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What is the difference between forking and cloning in Git?

Arash

Grokking Modern System Design Interview for Engineers & Managers

Ace your System Design Interview and take your career to the next level. Learn to handle the design of applications like Netflix, Quora, Facebook, Uber, and many more in a 45-min interview. Learn the RESHADED framework for architecting web-scale applications by determining requirements, constraints, and assumptions before diving into a step-by-step design process.

When interacting with Git and Git hosting platforms (like GitHub, BitBucket, GitLab, etc.), some terminology may be confusing. Among these terminologies is forking and cloning a repository. Both of these terms appear to do the same thing — create a copy of an existing repository — but what is the difference between them?

The quick answer

Forking creates your own copy of a repository in a remote location (for example, GitHub). Your own copy means that you will be able to contribute changes to your copy of the repository without affecting the original repository.

Cloning makes a local copy of a repository, not your own copy. Think of it as downloading a repository onto your local hard drive. Unlike forks, clones have references to their original repositories.

The picture below shows a visual explanation and compares the two:

A summary of the difference between forking and cloning.

More detailed explanations

Forking

Forking creates your own copy of another existing repository in the remote location; when you fork, nothing changes in your local storage. Instead, a new repository will be initiated with the contents of the existing repository copied over on your remote account.

In a way, forking can be analogous to handling files in Google Drive as it refers to making a copy of a document (say, a Google Docs document) that is yours to edit as much as you’d like. The main difference here is that forks retain a link to their original repositories (allows for specific use cases like pull requests to happen easily), but you can still clone and make changes to this fork.

When should I fork a repository?

You will want to fork a repository if you would like to integrate changesi.e., your contributions to an existing open-source repository.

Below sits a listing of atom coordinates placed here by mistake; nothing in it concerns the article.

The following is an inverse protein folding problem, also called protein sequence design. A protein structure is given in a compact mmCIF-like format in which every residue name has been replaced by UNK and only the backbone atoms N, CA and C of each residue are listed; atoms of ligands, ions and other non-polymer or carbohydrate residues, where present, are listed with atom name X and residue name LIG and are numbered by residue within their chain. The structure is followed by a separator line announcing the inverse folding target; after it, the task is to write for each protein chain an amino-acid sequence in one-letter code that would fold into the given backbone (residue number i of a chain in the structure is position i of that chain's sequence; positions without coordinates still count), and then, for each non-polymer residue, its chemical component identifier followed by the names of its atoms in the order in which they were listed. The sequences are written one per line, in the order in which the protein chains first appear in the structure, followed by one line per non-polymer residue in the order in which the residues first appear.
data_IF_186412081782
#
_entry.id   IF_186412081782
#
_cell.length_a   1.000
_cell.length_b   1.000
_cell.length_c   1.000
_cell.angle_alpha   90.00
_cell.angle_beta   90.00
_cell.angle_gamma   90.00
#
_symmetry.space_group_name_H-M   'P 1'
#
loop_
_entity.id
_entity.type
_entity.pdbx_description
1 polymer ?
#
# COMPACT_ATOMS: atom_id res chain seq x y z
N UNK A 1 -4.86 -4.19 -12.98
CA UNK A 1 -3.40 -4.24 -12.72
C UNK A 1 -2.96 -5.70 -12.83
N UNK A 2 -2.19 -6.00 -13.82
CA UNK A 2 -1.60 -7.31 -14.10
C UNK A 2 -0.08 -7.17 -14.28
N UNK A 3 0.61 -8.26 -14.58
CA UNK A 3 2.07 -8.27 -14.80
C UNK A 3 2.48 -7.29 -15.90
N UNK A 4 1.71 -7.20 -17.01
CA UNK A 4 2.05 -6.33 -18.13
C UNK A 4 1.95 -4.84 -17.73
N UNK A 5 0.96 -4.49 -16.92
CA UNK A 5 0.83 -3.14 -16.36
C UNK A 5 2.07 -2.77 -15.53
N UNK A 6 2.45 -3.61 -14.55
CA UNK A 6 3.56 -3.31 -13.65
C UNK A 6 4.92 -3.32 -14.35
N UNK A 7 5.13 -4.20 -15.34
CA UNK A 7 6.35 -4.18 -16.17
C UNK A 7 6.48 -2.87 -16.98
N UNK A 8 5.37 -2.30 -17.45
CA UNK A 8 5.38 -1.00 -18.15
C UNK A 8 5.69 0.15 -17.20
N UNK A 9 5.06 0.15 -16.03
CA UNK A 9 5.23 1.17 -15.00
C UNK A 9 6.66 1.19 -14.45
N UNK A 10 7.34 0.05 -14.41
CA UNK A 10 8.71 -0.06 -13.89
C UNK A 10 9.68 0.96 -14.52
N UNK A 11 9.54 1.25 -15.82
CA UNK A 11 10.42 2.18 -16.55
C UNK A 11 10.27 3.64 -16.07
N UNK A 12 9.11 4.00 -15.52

In this case, you would create a fork, work on the changes you want to implement, then create a pull request to merge the changes you’ve made from your fork into the original repository.

Forks create a safe environment for the original repository – no matter how much experimentation you do in your own fork, the original repository is not affected at all!

I’m still a little confused…

Here are some great sources to help you further:

Cloning

In order to do work on your source code, you’ll need to have a place on your local storage where your source code lives – but, how can you get the contents in your remote repository into your local storage to work on it?

That’s where Cloning comes in.

Cloning creates a copy of a repository and retains a link to its original repository. You can only pull, fetch, and push back to that same repository. If you are trying to implement your own changes, cloning and pushing may not work as there are protection measures in place to ensure that the contents of repositories aren’t modified by anyone but the repository owners and collaborators.

If we take another look at the the Google Drive analogy, we can see that cloning is like downloading the file to your computer from a read-only folder. While you can make changes to your local, cloned repository, you’re most likely not able to implement those changes to the original copy due to #key# the protections the file has against you: you’re not permitted to change the content!#key#. In this case, a fork would be the better option.

When should I clone a repository?

If you would like to make changes directly to a repository you have the permission to contribute to, then cloning will be the first step before we implement the actual changes and push.

If you don’t have permissions to contribute to the repository, but would like to implement changes anyway, a fork is the way to go.

I’m still a little confused…

Here are some great resources to help you further:

Wrap-up

This may be confusing since forking and cloning appear to be similar.

However, remember, forking creates your own copy of a repository, meaning that you can make changes as much as you’d like. If you want, afterwards, you can create a pull request to integrate your changes to the original repository.

Cloning is more of a download of a remote repository onto your computer. If you don’t have the permissions to make changes to it, your push attempt will be rejected by the remote. Otherwise, your changes will be directly integrated into the repository when you push.

Here’s a little quiz for you to check your understanding. Have fun!

Cloning and Forking: What’s the Difference?

1

If you would like to retrieve the source code but not contribute, which is more suitable: cloning or forking?

A)

Cloning

B)

Forking

Question 1 of 40 attempted

RELATED TAGS

git
community creator

Grokking Modern System Design Interview for Engineers & Managers

Ace your System Design Interview and take your career to the next level. Learn to handle the design of applications like Netflix, Quora, Facebook, Uber, and many more in a 45-min interview. Learn the RESHADED framework for architecting web-scale applications by determining requirements, constraints, and assumptions before diving into a step-by-step design process.

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